2018 Theses Doctoral
Behind the Bylines: Fixing World News in Turkey
A chain of actors brokers the flow of information through news organizations and transforms local realities into international journalism. “Fixers” are a crucial intermediary link between foreign reporters and local sources, translating, arranging logistics and interviews, and otherwise assisting reporters in gaining access and interpreting events. Fixers’ social networks and management of exchange between reporters and sources, this study argues, significantly shape the news.
Brokers’ moral worlds, constituted by both norms of behavior toward brokers and norms that shape the behaviors of brokers themselves, are the focus of particular attention. How do news organizations, client journalists, and local news sources and power holders treat fixers? How do fixers navigate the uneven moral terrain created by conflicting expectations toward them? And how do their strategies for managing clients and sources shape the production of knowledge?
This study, based on ethnographic research conducted in Turkey between 2014 and 2016, explains fixers’ mediations and their effects on the news. Empirical chapters provide composite narratives of fixers to illustrate both variation in mediating practices and typical career trajectories, followed by theoretical discussions.
The production of international news, I argue, cannot be properly understood without reference to the national and local politics and media worlds that affect who becomes a fixer and what they use fixing to accomplish. Based on these contexts, some see fixing as an opportunity to gain recognition, as an apprenticeship toward a career in global journalism, or as a way to expand their social world; others see fixing as a way to remain anonymous while utilizing journalistic expertise they have developed, as a relatively safe form of activism in non-democratic political systems, or a step toward claiming refugee status. Patterns in who becomes a fixer and why affect the selection of “newsworthy” sources and events, the way local realities are transformed into information fed to client reporters, and the organizational structure of the foreign press corps. Fixers have difficulty, and are socialized to avoid, challenging overarching and preexisting meta-narratives, or frames, that foreign news organizations apply to Turkey and Syria. Nonetheless, they make use of “wiggle room” afforded them through the process of abstraction of local complexities into overarching narrative frames to shape international news in ways that are significant at the local level.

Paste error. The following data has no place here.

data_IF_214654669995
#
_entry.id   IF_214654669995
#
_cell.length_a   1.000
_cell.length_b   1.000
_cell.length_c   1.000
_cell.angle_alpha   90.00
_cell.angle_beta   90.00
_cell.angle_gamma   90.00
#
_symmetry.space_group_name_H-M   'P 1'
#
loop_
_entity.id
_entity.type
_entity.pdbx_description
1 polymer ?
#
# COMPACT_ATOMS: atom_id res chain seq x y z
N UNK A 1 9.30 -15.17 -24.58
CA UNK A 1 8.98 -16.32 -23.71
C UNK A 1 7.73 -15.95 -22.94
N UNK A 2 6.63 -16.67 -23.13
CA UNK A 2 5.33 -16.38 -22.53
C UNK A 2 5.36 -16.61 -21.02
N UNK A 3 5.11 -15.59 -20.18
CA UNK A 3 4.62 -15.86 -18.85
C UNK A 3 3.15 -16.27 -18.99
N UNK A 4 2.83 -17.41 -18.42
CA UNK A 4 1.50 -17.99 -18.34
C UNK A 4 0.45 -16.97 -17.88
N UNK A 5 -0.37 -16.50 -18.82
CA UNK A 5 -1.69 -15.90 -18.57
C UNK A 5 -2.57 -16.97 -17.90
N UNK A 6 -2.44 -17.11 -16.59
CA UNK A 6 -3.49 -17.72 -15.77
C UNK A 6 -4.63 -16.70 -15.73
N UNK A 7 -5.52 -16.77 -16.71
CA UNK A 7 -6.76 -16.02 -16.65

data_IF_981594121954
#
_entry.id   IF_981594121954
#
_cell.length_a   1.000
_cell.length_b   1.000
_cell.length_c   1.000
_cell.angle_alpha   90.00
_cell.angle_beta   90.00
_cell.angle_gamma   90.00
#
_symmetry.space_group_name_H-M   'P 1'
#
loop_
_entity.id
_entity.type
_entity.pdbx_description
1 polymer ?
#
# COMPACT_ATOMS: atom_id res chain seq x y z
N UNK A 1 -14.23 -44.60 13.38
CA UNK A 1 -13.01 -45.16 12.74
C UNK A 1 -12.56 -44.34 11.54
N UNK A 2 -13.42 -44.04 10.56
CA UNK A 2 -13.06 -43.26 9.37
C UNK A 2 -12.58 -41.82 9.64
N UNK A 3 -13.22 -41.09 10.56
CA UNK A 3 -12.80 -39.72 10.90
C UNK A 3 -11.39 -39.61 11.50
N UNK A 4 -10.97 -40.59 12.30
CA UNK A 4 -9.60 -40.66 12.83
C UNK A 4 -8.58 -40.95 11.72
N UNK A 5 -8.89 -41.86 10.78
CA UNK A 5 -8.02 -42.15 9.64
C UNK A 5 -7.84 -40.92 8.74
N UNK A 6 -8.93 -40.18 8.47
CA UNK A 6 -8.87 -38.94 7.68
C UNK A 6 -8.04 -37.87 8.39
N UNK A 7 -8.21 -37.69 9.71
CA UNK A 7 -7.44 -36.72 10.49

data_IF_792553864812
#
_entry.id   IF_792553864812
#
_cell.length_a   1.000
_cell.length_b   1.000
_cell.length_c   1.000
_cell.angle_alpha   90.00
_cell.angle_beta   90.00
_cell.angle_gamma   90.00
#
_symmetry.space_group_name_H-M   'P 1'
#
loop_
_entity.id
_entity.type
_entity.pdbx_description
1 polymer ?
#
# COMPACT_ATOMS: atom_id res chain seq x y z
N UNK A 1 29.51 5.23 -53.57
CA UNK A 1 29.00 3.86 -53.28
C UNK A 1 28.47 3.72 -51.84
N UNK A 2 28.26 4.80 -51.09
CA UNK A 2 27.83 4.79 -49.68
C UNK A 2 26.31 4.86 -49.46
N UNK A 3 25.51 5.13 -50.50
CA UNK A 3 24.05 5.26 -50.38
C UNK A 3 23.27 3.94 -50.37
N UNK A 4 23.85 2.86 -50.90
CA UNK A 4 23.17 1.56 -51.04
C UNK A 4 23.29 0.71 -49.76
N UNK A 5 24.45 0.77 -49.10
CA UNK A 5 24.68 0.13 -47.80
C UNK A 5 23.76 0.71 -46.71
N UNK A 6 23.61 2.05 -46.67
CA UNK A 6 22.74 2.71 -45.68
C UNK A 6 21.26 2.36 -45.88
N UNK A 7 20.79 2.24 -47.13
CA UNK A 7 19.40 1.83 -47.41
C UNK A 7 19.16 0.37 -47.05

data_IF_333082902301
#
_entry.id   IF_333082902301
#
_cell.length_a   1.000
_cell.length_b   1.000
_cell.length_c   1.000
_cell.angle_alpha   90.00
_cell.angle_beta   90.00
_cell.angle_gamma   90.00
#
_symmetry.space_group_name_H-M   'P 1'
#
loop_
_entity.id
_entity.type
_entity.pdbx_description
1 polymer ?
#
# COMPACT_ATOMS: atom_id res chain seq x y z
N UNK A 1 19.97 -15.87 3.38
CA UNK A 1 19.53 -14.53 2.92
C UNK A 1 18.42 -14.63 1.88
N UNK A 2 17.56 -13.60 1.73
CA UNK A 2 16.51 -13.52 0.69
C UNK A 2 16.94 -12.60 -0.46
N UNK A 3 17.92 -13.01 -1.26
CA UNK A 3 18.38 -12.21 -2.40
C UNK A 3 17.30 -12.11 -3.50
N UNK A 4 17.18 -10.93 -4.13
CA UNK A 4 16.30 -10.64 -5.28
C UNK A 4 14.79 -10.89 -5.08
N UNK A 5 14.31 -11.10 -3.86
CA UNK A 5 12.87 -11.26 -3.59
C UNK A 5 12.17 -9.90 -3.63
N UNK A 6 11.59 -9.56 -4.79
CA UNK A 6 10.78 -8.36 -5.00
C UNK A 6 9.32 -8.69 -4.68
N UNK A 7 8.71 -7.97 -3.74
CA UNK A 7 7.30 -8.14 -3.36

This study offers insights not only into the production of international knowledge about Turkey and Syria, but also into the process of brokerage, a universal phenomenon in all contexts involving coordination of action and sharing of knowledge across social difference.
This item is currently under embargo. It will be available starting 2020-09-19.
More About This Work
- Academic Units
- Thesis Advisors
- Vaughan, Diane
- Ph.D., Columbia University
- Published Here
- September 21, 2018